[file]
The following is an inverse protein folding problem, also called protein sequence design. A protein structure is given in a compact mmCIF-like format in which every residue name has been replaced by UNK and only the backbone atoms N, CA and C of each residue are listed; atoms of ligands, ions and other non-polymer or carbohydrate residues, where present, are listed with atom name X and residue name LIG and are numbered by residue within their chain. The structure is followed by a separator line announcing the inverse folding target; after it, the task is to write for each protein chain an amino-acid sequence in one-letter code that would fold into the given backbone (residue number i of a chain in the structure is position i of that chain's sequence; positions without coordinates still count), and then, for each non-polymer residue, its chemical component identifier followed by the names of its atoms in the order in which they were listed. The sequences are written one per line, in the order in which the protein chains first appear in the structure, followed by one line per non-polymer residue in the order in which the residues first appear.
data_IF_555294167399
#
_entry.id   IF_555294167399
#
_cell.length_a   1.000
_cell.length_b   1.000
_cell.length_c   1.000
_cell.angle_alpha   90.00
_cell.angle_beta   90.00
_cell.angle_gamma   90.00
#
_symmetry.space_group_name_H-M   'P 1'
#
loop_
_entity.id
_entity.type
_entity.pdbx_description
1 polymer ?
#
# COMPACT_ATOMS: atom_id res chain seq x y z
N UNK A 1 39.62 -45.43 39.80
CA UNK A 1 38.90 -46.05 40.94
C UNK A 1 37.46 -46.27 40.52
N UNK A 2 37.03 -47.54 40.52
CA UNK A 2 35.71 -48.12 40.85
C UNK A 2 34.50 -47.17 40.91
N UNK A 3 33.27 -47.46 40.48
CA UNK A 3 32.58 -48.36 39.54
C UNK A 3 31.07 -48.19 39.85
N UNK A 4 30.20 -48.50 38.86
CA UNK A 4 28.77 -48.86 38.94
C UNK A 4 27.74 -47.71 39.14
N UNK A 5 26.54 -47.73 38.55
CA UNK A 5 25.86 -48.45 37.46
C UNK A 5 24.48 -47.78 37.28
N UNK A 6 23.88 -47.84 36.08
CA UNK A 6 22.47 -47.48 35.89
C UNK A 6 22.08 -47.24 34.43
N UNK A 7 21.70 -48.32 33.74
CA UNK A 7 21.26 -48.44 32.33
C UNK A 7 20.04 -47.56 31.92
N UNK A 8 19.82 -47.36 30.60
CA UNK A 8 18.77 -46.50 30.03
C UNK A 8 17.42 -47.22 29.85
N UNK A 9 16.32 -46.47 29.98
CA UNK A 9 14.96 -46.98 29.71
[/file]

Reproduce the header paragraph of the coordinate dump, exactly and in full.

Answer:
The following is an inverse protein folding problem, also called protein sequence design. A protein structure is given in a compact mmCIF-like format in which every residue name has been replaced by UNK and only the backbone atoms N, CA and C of each residue are listed; atoms of ligands, ions and other non-polymer or carbohydrate residues, where present, are listed with atom name X and residue name LIG and are numbered by residue within their chain. The structure is followed by a separator line announcing the inverse folding target; after it, the task is to write for each protein chain an amino-acid sequence in one-letter code that would fold into the given backbone (residue number i of a chain in the structure is position i of that chain's sequence; positions without coordinates still count), and then, for each non-polymer residue, its chemical component identifier followed by the names of its atoms in the order in which they were listed. The sequences are written one per line, in the order in which the protein chains first appear in the structure, followed by one line per non-polymer residue in the order in which the residues first appear.